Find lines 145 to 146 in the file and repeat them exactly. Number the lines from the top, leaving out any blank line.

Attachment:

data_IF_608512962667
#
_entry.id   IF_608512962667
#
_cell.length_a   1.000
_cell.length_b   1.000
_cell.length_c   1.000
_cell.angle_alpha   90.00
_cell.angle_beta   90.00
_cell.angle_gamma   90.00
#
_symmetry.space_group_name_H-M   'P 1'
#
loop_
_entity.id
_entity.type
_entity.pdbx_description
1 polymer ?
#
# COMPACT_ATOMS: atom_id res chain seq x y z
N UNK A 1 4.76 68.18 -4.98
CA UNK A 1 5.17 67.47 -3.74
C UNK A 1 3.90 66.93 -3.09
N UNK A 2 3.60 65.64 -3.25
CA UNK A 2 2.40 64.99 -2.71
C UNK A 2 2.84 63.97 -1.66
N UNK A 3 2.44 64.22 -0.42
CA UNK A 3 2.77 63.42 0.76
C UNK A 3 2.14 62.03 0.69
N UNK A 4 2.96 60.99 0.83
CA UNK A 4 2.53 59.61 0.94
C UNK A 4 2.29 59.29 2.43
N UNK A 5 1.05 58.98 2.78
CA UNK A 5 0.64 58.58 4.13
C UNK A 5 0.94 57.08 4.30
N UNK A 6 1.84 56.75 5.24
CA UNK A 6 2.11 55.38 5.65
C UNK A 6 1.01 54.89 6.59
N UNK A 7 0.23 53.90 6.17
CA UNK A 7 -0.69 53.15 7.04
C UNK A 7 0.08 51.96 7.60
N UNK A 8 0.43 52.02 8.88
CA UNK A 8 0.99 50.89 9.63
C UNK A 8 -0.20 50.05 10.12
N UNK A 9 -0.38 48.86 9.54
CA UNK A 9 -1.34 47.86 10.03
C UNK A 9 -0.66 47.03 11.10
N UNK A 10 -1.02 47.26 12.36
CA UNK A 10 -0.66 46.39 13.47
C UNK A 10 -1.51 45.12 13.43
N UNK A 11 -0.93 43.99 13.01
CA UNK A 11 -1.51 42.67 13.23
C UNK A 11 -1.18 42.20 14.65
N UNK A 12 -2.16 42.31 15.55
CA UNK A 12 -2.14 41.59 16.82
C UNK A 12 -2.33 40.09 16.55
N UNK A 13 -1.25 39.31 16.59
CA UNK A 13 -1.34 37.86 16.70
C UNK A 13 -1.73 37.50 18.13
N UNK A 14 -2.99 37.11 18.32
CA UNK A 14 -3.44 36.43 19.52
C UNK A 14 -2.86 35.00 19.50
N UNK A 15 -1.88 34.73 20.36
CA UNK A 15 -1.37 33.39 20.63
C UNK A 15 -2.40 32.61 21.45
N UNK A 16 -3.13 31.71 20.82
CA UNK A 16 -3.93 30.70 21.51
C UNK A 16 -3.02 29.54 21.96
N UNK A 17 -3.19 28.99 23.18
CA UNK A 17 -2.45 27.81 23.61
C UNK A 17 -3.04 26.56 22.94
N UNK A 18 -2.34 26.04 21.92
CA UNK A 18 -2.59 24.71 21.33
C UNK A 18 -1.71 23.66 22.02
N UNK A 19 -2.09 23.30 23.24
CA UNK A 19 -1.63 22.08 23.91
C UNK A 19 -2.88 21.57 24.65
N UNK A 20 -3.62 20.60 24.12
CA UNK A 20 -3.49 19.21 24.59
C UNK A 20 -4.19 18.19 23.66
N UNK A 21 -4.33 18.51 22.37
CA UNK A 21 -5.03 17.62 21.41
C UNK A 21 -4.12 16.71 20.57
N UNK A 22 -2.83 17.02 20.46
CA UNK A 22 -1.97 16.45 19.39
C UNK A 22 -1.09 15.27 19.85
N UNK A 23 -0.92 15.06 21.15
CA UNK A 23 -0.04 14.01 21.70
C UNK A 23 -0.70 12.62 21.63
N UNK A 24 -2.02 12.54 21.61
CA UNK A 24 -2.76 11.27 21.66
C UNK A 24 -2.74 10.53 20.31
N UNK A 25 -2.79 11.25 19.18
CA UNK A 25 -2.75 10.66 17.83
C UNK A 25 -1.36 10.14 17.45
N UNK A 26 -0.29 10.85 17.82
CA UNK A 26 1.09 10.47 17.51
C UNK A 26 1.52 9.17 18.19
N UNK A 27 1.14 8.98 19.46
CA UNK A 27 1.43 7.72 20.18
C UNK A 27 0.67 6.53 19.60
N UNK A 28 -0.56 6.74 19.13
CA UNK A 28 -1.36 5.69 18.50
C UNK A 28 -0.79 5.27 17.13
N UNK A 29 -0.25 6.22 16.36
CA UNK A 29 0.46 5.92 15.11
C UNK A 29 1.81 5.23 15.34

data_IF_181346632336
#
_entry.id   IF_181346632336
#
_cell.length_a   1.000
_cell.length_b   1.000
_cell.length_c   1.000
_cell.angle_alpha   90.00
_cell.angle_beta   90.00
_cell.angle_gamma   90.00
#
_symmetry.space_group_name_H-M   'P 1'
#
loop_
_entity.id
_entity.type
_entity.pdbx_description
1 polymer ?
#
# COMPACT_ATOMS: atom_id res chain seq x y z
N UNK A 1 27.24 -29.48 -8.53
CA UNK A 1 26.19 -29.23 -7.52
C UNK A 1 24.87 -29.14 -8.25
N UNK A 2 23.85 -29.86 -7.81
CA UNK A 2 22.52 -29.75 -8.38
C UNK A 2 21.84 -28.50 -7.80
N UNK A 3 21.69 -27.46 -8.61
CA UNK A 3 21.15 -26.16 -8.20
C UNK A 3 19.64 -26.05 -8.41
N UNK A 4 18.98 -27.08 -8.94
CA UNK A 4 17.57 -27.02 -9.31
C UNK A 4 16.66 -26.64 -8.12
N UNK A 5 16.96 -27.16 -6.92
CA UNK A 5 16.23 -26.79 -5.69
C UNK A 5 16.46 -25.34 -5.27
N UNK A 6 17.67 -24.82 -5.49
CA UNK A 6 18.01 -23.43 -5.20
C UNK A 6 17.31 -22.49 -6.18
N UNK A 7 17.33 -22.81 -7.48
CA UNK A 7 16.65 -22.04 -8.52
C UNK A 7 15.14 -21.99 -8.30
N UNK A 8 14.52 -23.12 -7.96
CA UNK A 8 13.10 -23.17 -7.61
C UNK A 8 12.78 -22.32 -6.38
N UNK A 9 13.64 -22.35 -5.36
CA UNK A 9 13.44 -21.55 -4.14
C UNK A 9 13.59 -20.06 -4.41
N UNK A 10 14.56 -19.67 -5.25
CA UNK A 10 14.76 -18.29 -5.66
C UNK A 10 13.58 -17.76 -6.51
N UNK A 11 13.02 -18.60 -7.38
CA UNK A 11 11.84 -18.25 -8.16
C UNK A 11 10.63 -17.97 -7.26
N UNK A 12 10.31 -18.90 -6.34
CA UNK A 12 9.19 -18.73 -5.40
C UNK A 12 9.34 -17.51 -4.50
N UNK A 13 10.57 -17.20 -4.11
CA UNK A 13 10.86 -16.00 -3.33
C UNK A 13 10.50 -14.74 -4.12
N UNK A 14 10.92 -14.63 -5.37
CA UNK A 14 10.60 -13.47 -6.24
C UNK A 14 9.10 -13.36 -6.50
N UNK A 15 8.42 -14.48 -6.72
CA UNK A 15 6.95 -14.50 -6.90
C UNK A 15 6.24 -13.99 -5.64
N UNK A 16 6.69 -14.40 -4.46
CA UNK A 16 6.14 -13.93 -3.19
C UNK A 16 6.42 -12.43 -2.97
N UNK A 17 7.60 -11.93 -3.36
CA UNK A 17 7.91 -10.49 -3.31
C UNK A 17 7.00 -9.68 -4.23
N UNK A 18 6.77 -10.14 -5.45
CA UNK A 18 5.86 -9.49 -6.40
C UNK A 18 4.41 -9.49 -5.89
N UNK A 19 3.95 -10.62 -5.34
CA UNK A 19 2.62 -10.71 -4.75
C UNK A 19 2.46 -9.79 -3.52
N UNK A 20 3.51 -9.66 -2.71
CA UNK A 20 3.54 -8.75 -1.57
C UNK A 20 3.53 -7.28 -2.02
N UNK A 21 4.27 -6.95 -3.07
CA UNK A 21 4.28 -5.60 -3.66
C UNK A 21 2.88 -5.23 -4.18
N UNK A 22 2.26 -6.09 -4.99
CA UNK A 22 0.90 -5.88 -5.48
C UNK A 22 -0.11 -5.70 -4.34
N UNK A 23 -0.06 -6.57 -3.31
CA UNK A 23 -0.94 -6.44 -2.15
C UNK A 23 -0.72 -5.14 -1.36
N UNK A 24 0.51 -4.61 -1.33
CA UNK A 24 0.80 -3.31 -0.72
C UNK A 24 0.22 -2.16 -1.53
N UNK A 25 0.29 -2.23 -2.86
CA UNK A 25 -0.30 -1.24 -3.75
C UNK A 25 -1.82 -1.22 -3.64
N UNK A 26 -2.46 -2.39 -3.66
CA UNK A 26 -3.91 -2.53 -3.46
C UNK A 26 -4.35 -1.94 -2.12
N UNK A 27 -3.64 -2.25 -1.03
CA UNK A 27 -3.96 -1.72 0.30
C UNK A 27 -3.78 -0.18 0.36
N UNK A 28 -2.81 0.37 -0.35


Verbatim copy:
C UNK A 6 17.31 -22.49 -6.18
N UNK A 7 17.33 -22.81 -7.48